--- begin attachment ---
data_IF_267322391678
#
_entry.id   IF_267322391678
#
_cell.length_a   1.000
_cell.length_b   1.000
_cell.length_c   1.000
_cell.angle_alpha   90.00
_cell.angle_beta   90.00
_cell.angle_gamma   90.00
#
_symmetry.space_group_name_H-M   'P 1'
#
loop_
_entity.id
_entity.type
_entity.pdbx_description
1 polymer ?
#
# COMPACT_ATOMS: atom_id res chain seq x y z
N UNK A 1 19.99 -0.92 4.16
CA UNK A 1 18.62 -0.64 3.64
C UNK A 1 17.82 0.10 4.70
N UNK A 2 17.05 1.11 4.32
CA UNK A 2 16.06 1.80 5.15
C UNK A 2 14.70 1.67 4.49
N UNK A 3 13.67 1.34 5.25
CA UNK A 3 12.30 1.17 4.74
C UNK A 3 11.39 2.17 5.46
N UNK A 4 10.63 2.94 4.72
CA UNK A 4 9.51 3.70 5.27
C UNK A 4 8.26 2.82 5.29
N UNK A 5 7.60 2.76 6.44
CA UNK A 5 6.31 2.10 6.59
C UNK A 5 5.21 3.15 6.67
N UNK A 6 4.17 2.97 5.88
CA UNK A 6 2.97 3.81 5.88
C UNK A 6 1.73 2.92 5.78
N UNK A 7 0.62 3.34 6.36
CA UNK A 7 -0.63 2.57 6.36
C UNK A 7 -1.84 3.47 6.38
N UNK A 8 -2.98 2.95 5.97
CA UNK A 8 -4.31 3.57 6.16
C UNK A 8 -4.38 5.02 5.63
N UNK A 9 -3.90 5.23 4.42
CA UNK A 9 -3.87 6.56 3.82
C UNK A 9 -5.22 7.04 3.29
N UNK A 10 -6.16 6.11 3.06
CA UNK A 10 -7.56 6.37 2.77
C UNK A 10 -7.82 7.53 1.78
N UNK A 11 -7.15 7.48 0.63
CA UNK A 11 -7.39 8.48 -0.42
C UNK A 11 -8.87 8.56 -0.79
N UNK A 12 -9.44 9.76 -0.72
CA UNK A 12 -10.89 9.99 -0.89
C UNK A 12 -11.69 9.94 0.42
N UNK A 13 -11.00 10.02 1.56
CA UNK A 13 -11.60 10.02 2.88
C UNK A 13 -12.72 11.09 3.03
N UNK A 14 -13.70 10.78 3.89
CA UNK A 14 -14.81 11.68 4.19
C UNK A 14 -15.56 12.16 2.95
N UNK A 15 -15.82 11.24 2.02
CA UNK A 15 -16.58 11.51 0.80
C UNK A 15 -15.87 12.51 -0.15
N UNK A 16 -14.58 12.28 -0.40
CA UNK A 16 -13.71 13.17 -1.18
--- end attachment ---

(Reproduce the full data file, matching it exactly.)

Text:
data_IF_267322391678
#
_entry.id   IF_267322391678
#
_cell.length_a   1.000
_cell.length_b   1.000
_cell.length_c   1.000
_cell.angle_alpha   90.00
_cell.angle_beta   90.00
_cell.angle_gamma   90.00
#
_symmetry.space_group_name_H-M   'P 1'
#
loop_
_entity.id
_entity.type
_entity.pdbx_description
1 polymer ?
#
# COMPACT_ATOMS: atom_id res chain seq x y z
N UNK A 1 19.99 -0.92 4.16
CA UNK A 1 18.62 -0.64 3.64
C UNK A 1 17.82 0.10 4.70
N UNK A 2 17.05 1.11 4.32
CA UNK A 2 16.06 1.80 5.15
C UNK A 2 14.70 1.67 4.49
N UNK A 3 13.67 1.34 5.25
CA UNK A 3 12.30 1.17 4.74
C UNK A 3 11.39 2.17 5.46
N UNK A 4 10.63 2.94 4.72
CA UNK A 4 9.51 3.70 5.27
C UNK A 4 8.26 2.82 5.29
N UNK A 5 7.60 2.76 6.44
CA UNK A 5 6.31 2.10 6.59
C UNK A 5 5.21 3.15 6.67
N UNK A 6 4.17 2.97 5.88
CA UNK A 6 2.97 3.81 5.88
C UNK A 6 1.73 2.92 5.78
N UNK A 7 0.62 3.34 6.36
CA UNK A 7 -0.63 2.57 6.36
C UNK A 7 -1.84 3.47 6.38
N UNK A 8 -2.98 2.95 5.97
CA UNK A 8 -4.31 3.57 6.16
C UNK A 8 -4.38 5.02 5.63
N UNK A 9 -3.90 5.23 4.42
CA UNK A 9 -3.87 6.56 3.82
C UNK A 9 -5.22 7.04 3.29
N UNK A 10 -6.16 6.11 3.06
CA UNK A 10 -7.56 6.37 2.77
C UNK A 10 -7.82 7.53 1.78
N UNK A 11 -7.15 7.48 0.63
CA UNK A 11 -7.39 8.48 -0.42
C UNK A 11 -8.87 8.56 -0.79
N UNK A 12 -9.44 9.76 -0.72
CA UNK A 12 -10.89 9.99 -0.89
C UNK A 12 -11.69 9.94 0.42
N UNK A 13 -11.00 10.02 1.56
CA UNK A 13 -11.60 10.02 2.88
C UNK A 13 -12.72 11.09 3.03
N UNK A 14 -13.70 10.78 3.89
CA UNK A 14 -14.81 11.68 4.19
C UNK A 14 -15.56 12.16 2.95
N UNK A 15 -15.82 11.24 2.02
CA UNK A 15 -16.58 11.51 0.80
C UNK A 15 -15.87 12.51 -0.15
N UNK A 16 -14.58 12.28 -0.40
CA UNK A 16 -13.71 13.17 -1.18